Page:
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The expanding circle

10 Aug

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(Hat tip to BoingBoing)

The intelligence of cows

27 May

 

These remind me of Thorndike’s cat in the puzzle box experiments:

 

Service dogs for dementia

26 Mar

I am unable to embed this video of a man with Alzheimer’s Disease  interacting with a dog, but here is the link.

You can read about service dogs for people with dementia here:

“In the past few years two groups of individuals have started to train dogs to assist people with Alzheimer’s and dementia. The first is in Israel and was the brainchild of Dafna Golan-Shemesh, a social worker with expertise in caring for Alzheimer’s patients and her partner Yariv Ben-Yosef, a professional dog trainer. More recently a similar project was initiated by students at Scotland’s Glasgow School of Art’s Product Design Departmentand then further developed by a partnership between Alzheimer Scotland, Dogs for the Disabled and Guide Dogs Scotland. Although the types of dogs used by the two programs are different (the Israeli program uses only Smooth Coated Collies) and the specific tasks and techniques that the dogs are trained for differ in some respects, there are important common features in what is required of a dementia-assistance dog.”

 

Domestication and brain size in trout

20 Mar

I have to confess, I didn’t even know that there was such a thing as domesticated trout before I read this paper, “Aggressive Behavior, Brain Size and Domestication in Clonal Rainbow Trout Lines,” in the journal Behavior Genetics. But they do exist.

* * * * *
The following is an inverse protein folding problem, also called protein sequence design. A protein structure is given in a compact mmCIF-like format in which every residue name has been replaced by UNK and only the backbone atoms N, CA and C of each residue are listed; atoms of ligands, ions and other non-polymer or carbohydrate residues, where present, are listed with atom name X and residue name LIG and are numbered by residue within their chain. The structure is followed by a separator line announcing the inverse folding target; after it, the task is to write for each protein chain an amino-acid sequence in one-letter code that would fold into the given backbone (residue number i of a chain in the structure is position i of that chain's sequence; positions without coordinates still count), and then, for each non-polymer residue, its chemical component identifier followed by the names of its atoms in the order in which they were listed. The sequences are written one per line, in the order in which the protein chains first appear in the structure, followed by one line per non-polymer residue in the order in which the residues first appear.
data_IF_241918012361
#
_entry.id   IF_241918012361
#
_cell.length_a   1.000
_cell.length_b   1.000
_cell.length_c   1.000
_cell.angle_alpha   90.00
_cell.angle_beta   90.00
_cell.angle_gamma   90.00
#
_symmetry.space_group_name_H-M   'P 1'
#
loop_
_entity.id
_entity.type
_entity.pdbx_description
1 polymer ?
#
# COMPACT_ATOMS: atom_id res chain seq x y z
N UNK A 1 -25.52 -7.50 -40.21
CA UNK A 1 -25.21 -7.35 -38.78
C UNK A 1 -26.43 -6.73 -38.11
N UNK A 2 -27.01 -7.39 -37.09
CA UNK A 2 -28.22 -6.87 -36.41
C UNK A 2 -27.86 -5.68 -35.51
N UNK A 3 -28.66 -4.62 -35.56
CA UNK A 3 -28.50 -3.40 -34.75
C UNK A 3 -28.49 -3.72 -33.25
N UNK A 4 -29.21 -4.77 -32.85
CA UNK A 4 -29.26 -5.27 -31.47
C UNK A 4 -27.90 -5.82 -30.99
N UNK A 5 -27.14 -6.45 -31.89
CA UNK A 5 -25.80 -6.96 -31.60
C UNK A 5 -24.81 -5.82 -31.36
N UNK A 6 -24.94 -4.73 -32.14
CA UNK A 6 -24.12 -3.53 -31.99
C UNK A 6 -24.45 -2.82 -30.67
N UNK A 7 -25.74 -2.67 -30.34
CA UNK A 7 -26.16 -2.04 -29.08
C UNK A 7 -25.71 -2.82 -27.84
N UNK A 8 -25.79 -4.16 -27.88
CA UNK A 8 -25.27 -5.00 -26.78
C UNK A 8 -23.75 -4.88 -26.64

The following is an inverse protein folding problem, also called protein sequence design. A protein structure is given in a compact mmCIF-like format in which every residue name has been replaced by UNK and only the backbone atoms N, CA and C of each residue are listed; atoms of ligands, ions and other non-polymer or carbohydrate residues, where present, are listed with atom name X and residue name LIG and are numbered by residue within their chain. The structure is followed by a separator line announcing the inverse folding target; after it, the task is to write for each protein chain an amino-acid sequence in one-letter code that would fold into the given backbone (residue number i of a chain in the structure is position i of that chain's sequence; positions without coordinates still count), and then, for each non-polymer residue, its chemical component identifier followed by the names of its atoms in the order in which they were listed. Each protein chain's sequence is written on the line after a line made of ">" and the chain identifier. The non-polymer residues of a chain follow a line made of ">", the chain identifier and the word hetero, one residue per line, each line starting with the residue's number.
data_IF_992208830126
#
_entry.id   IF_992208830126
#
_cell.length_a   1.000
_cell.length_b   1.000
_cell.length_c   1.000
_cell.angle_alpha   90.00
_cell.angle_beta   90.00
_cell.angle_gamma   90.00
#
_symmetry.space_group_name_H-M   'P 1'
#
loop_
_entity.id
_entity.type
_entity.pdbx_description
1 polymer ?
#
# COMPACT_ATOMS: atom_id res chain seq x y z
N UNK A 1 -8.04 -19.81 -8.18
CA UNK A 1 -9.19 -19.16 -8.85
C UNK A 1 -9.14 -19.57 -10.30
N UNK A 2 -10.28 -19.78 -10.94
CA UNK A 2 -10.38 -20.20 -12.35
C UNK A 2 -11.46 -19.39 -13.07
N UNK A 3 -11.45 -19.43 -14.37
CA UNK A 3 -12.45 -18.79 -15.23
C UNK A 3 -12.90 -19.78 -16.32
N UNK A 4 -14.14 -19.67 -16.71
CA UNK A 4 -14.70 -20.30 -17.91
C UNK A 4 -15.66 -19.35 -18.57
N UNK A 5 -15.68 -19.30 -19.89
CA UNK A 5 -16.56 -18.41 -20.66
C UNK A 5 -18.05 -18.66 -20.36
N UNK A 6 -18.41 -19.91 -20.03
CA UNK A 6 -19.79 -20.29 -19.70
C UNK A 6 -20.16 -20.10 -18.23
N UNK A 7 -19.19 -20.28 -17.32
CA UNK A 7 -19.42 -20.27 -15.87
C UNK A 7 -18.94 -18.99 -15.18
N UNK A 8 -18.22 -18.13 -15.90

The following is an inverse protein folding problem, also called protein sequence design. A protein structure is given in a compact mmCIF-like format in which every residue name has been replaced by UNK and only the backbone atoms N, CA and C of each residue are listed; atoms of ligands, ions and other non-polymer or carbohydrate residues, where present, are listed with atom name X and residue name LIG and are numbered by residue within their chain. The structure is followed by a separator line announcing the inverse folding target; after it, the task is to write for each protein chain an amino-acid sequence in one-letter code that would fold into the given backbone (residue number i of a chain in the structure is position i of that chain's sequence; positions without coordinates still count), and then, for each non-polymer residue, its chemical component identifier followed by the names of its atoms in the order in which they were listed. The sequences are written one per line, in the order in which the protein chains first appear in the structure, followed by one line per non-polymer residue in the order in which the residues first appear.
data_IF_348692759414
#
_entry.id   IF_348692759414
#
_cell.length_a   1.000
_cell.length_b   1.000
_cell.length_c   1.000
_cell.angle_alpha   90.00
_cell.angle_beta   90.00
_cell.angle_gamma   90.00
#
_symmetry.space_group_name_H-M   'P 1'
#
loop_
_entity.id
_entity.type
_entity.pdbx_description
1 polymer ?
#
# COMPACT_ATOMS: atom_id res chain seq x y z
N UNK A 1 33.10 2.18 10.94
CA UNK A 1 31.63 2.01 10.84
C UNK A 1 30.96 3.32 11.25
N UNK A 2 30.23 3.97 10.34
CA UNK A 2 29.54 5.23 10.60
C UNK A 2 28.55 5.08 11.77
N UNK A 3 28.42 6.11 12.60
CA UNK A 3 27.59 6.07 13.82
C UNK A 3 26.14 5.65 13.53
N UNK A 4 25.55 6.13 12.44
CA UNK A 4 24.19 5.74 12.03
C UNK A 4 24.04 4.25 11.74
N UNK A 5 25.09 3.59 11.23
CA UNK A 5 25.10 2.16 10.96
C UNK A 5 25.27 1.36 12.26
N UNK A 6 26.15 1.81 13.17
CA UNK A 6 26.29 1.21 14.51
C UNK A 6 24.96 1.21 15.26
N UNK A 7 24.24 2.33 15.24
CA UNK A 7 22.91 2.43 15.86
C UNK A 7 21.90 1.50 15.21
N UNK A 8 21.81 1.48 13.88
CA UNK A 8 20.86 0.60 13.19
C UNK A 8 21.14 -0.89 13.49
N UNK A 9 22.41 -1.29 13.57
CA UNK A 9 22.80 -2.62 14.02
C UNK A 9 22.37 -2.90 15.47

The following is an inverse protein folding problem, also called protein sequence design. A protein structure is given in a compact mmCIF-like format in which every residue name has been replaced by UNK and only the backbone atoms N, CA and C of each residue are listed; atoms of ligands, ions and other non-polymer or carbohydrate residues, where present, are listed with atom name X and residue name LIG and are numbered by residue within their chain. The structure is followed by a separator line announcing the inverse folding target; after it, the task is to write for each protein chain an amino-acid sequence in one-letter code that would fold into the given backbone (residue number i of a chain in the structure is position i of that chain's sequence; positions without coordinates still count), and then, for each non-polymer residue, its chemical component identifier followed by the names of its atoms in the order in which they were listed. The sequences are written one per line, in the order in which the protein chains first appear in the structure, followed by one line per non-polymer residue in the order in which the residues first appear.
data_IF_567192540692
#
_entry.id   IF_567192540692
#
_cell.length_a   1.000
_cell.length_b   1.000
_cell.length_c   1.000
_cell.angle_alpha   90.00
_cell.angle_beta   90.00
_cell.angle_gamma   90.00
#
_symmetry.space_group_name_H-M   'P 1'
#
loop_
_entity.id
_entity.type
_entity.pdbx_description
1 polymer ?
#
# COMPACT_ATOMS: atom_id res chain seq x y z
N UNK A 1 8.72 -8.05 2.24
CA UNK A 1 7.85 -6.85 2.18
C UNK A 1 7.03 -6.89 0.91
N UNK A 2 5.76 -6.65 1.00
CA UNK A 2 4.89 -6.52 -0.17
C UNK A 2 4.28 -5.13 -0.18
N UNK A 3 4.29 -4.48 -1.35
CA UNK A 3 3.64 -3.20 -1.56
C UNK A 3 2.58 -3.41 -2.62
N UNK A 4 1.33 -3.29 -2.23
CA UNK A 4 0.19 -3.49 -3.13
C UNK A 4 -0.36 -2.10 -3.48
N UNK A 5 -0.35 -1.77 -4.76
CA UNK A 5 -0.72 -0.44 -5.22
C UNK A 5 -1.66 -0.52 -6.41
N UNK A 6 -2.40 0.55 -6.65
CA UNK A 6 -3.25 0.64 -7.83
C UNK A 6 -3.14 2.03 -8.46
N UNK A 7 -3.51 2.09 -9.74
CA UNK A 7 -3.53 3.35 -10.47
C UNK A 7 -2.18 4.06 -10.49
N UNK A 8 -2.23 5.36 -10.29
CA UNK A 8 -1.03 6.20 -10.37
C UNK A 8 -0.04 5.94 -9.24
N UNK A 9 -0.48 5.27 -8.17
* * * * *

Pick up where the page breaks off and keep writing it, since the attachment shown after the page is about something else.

In the process of domestication, animals undergo intense artificial selection that make them different from their wild cousins. There is a line of speculation that human beings are, in effect, self domesticated. Thus, a better understanding of domestication might lead to a better understanding of ourselves.

Here is the abstract from the paper:

“Domestication causes behavior and brain size changes in many species. We addressed three questions using clonal rainbow trout lines: What are the mirror-elicited aggressive tendencies in lines with varying degrees of domestication? How does brain size relate to genotype and domestication level? Finally, is there a relationship between aggressive behavior and brain size? Clonal lines, although sampling a limited subset of the species variation, provide us with a reproducible experimental system with which we can develop hypotheses for further research. We performed principal component analyses on 12 continuous behavior and brain/body size variables and one discrete behavioral variable (“yawn”) and detected several aggression syndromes. Two behaviors, “freeze” and “escape”, associated with high domestication; “display” and “yawn” behavior associated with wild lines and “swim against the mirror” behavior associated with semi-wild and domestic lines. Two brain size traits, total brain and olfactory volume, were significantly related to domestication level when taking total body size into account, with domesticated lines having larger total brain volume and olfactory regions. The aggression syndromes identified indicate that future QTL mapping studies on domestication-related traits would likely be fruitful.”

 

And the doberman shall lie down with the lamb

8 Mar

Zen cat

22 Jan

The cat practices dhyana.

Pharmaceutical contamination affects animal behavior

18 Jan

A disturbing piece from The Guardian:

“Studies of the effect of pharmaceutical contamination on wildlife are rare but new work published on Monday reveals that an anti-depressant reduces feeding in starlings and that a contraceptive drug slashes fish populations in lakes.”

 

 

Brains of a spider

12 Dec

From The New York Times: “The Unexpected Complexity in a Spider’s Tiny Brain”

“one of the smartest of all invertebrates.”

 

Happy Thanksgiving!

27 Nov

 

Hat tip to Philosopher Mouse of the Hedge

Royal Dutch Airlines uses a dog for lost and found!

17 Nov

From KLM.

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